Newton had even greater enthusiasm for the teleological (design) argument - the view that since order exists in the universe, there must be One who designed that order. Newton lived more than a century before Darwin and therefore was not inclined to adopt any idea of random adaptation of the universe to different stages of its development or evolution. On the contrary, God uses His power not to create randomly, but with a purpose. According to Newton, "God in the beginning formed matter in solid, massy, hard, impenetrable, movable particles, of such sizes and figures, and with such other properties, and in such proportion to space, as most conduced to the end for which he formed them. …

The rest of this article is only available to active members of Questia

Already a member? Log in now.

Notes for this article

Add a new note
If you are trying to select text to create highlights or citations, remember that you must now click or tap on the first word, and then click or tap on the last word.
One moment ...
Default project is now your active project.
Project items
Notes
Cite this article

Cited article

Style
Citations are available only to our active members.
Buy instant access to cite pages or passages in MLA 8, MLA 7, APA and Chicago citation styles.

(Einhorn, 1992, p. 25)

(Einhorn 25)

(Einhorn 25)

1. Lois J. Einhorn, Abraham Lincoln, the Orator: Penetrating the Lincoln Legend (Westport, CT: Greenwood Press, 1992), 25, http://www.questia.com/read/27419298.

Note: primary sources have slightly different requirements for citation. Please see these guidelines for more information.

Cited article

Isaac Newton: Scientist, Theologian & End-Times Prophet
Settings

Settings

Typeface
Text size Smaller Larger Reset View mode
Search within

Search within this article

Look up

Look up a word

  • Dictionary
  • Thesaurus
Please submit a word or phrase above.
Print this page

Print this page

Why can't I print more than one page at a time?

Help
Full screen
Items saved from this article
  • Highlights & Notes
  • Citations
Some of your highlights are legacy items.

Highlights saved before July 30, 2012 will not be displayed on their respective source pages.

You can easily re-create the highlights by opening the book page or article, selecting the text, and clicking “Highlight.”

matching results for page

    Questia reader help

    How to highlight and cite specific passages

    1. Click or tap the first word you want to select.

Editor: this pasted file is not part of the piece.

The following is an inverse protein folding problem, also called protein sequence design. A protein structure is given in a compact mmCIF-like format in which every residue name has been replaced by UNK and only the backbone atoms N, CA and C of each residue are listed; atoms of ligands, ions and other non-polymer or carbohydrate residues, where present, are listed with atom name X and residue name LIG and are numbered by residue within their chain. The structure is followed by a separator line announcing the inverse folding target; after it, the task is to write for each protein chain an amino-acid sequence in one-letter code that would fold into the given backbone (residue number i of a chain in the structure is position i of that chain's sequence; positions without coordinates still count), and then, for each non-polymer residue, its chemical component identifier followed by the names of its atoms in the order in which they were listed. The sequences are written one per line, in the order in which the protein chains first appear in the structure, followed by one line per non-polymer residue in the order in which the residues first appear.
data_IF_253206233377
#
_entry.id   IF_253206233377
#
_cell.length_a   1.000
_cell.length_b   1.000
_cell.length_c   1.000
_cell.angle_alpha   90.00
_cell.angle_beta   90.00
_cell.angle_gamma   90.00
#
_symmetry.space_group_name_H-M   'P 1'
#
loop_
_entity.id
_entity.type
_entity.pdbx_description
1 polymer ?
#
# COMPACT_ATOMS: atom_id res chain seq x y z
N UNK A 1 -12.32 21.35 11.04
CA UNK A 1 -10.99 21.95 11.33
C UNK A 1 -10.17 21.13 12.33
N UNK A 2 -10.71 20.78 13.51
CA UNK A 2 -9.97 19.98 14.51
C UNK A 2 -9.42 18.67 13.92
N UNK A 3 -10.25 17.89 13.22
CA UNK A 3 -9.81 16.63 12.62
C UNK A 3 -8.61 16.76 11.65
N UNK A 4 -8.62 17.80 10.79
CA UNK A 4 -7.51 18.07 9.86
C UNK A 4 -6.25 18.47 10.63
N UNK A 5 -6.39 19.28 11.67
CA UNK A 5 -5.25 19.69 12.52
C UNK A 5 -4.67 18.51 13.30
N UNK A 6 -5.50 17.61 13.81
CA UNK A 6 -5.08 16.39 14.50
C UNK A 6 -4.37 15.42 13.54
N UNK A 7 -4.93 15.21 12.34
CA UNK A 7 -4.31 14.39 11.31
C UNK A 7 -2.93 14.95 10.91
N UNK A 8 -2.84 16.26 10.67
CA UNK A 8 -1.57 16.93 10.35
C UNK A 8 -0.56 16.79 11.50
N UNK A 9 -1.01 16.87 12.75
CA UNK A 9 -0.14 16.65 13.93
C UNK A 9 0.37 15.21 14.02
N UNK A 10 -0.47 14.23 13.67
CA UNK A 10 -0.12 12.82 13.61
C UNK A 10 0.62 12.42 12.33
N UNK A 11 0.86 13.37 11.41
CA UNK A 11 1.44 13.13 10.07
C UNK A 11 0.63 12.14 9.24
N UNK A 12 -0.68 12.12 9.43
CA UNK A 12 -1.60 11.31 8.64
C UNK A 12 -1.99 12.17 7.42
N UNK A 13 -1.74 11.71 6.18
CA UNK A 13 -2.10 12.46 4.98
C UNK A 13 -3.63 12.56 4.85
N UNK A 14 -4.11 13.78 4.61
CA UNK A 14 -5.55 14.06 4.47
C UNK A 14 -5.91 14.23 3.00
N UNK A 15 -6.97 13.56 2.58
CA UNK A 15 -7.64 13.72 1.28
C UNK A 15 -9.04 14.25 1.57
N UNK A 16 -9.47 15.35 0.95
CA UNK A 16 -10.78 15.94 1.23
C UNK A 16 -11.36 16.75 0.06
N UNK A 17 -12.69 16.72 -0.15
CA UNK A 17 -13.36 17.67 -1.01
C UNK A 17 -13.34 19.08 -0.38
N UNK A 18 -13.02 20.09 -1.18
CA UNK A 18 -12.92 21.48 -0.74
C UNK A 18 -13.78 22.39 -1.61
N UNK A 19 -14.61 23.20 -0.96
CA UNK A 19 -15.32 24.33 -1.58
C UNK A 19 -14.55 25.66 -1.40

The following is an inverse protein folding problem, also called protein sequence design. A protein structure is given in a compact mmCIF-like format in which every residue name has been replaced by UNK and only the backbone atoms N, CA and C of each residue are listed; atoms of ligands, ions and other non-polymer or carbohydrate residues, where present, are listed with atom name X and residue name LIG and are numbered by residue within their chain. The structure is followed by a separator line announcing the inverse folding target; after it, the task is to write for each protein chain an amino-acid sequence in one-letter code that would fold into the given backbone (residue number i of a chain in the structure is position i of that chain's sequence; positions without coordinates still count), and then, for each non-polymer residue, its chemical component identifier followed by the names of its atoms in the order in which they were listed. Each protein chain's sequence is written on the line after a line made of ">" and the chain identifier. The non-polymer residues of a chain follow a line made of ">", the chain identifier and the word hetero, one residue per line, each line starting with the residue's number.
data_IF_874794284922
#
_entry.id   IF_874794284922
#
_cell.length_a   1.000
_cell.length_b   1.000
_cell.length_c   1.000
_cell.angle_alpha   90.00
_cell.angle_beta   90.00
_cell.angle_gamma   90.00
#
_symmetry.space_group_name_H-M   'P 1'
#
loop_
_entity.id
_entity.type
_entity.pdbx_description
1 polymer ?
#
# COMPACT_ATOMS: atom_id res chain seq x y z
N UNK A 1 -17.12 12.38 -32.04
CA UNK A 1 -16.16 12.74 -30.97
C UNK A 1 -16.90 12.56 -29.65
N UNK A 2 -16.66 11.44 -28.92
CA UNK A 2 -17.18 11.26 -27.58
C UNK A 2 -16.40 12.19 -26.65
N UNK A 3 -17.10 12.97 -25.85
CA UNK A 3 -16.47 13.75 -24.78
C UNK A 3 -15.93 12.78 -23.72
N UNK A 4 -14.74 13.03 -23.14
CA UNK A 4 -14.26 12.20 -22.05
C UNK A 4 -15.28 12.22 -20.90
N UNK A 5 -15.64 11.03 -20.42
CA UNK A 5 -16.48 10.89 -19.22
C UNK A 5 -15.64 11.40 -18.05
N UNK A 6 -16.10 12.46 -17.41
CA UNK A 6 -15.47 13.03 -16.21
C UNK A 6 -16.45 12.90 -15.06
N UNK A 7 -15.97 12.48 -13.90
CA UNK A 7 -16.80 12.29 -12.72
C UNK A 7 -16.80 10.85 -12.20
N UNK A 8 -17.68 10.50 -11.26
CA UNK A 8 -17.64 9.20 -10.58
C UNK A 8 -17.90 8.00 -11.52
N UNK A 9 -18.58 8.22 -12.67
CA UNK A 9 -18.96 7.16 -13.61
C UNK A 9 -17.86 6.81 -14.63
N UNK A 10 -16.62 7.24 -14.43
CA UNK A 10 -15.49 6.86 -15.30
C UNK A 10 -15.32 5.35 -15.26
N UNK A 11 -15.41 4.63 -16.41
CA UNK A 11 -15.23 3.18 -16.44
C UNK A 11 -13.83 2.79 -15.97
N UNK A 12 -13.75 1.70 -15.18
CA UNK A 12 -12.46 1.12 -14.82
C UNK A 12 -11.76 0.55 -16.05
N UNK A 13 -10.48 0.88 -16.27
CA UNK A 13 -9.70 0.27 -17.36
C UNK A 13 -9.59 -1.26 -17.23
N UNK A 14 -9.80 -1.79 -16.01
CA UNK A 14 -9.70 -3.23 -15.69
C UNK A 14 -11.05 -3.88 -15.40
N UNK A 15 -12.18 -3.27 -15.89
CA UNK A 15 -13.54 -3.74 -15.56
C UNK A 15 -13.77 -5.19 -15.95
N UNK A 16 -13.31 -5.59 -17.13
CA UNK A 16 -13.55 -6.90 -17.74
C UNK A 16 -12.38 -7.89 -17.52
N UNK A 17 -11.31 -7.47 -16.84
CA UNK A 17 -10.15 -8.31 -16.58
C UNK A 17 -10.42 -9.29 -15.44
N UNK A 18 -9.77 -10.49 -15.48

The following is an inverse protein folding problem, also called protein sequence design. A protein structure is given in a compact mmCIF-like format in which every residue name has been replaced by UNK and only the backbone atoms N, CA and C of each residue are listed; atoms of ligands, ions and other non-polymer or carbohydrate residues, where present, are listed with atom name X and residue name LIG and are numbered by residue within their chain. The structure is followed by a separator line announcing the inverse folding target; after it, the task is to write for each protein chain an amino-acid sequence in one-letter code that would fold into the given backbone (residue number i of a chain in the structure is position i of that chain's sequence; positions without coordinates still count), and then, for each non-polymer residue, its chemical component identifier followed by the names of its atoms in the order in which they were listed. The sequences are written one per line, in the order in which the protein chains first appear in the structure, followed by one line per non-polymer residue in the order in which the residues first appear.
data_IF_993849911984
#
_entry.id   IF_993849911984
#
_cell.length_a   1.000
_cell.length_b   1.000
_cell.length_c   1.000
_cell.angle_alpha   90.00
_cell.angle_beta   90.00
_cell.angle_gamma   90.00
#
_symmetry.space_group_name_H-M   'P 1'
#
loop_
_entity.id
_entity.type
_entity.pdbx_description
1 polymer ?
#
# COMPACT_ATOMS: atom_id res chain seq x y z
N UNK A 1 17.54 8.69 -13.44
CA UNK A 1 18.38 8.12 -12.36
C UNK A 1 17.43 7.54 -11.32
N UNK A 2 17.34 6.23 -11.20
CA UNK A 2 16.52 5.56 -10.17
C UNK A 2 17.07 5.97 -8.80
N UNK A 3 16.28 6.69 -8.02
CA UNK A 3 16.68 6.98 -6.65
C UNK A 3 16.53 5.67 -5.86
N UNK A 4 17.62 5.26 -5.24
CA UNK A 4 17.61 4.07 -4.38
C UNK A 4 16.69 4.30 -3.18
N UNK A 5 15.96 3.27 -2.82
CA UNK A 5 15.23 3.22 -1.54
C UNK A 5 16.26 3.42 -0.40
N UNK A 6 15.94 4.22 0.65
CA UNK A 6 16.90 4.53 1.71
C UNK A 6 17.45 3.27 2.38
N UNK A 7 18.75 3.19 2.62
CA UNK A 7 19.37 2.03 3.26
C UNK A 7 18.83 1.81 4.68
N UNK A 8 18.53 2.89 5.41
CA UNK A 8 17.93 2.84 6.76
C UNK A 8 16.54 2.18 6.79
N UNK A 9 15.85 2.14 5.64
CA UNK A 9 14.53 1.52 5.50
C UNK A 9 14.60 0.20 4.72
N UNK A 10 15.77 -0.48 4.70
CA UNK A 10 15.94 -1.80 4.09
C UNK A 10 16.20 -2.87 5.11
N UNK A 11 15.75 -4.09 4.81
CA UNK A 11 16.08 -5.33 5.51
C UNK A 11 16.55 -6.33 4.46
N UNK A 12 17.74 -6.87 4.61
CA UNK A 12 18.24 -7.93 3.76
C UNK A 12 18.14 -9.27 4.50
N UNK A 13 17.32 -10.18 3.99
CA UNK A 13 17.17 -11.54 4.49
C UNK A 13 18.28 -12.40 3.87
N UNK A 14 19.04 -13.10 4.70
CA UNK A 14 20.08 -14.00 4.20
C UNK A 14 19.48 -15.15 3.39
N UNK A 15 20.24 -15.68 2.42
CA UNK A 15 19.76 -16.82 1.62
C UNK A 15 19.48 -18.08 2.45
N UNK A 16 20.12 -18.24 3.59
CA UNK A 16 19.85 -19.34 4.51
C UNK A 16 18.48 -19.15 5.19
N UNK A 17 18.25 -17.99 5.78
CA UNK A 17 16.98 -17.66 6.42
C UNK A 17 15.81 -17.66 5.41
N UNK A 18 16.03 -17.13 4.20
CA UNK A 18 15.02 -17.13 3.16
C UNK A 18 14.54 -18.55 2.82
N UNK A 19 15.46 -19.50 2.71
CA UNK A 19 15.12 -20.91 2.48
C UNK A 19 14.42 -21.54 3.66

2. Click or tap the last word you want to select, and you’ll see everything in between get selected.
    3. You’ll then get a menu of options like creating a highlight or a citation from that passage of text.

    OK, got it!

    Cited passage

    Style
    Citations are available only to our active members.
    Buy instant access to cite pages or passages in MLA 8, MLA 7, APA and Chicago citation styles.

    "Portraying himself as an honest, ordinary person helped Lincoln identify with his audiences." (Einhorn, 1992, p. 25).

    "Portraying himself as an honest, ordinary person helped Lincoln identify with his audiences." (Einhorn 25)

    "Portraying himself as an honest, ordinary person helped Lincoln identify with his audiences." (Einhorn 25)

    "Portraying himself as an honest, ordinary person helped Lincoln identify with his audiences."1

    1. Lois J. Einhorn, Abraham Lincoln, the Orator: Penetrating the Lincoln Legend (Westport, CT: Greenwood Press, 1992), 25, http://www.questia.com/read/27419298.

    Cited passage

    Thanks for trying Questia!

    Please continue trying out our research tools, but please note, full functionality is available only to our active members.

    Your work will be lost once you leave this Web page.

    Buy instant access to save your work.

    Already a member? Log in now.

    Search by... Author
    Show... All Results Primary Sources Peer-reviewed

    Oops!

    An unknown error has occurred. Please click the button below to reload the page. If the problem persists, please try again in a little while.